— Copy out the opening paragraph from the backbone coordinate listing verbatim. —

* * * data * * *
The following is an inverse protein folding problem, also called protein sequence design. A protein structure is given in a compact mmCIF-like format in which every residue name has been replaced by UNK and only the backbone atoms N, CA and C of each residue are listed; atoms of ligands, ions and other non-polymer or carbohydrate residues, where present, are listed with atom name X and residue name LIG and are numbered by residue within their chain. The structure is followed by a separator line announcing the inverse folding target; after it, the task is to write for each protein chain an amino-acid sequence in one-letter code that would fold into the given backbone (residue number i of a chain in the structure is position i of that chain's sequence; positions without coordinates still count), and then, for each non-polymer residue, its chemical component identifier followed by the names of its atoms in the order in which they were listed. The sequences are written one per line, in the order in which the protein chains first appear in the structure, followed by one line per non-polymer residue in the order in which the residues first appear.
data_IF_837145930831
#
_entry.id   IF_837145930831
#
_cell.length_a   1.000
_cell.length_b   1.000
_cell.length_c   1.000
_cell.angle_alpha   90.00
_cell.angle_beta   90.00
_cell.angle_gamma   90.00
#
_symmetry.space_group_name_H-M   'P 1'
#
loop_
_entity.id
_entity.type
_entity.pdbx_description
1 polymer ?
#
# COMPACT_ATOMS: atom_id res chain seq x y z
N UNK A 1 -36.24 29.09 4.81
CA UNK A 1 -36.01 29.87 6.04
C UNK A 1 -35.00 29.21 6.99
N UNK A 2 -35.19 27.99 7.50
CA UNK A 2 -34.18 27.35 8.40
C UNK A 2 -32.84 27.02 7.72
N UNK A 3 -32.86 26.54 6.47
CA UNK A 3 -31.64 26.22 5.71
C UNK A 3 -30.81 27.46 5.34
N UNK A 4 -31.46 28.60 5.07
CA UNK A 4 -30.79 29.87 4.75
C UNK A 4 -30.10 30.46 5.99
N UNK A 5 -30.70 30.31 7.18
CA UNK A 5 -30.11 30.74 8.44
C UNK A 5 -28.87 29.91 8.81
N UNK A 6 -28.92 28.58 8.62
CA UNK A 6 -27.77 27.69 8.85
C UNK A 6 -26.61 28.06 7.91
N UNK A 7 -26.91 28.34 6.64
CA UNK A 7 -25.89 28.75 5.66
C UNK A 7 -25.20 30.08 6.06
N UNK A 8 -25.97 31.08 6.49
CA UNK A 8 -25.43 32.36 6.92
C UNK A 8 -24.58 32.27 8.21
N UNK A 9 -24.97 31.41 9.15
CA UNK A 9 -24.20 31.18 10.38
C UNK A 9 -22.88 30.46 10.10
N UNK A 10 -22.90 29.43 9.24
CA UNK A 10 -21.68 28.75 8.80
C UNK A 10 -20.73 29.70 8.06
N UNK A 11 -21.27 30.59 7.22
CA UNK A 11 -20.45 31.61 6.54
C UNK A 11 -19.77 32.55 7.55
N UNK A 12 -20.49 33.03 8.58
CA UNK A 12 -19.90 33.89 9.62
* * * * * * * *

The following is an inverse protein folding problem, also called protein sequence design. A protein structure is given in a compact mmCIF-like format in which every residue name has been replaced by UNK and only the backbone atoms N, CA and C of each residue are listed; atoms of ligands, ions and other non-polymer or carbohydrate residues, where present, are listed with atom name X and residue name LIG and are numbered by residue within their chain. The structure is followed by a separator line announcing the inverse folding target; after it, the task is to write for each protein chain an amino-acid sequence in one-letter code that would fold into the given backbone (residue number i of a chain in the structure is position i of that chain's sequence; positions without coordinates still count), and then, for each non-polymer residue, its chemical component identifier followed by the names of its atoms in the order in which they were listed. The sequences are written one per line, in the order in which the protein chains first appear in the structure, followed by one line per non-polymer residue in the order in which the residues first appear.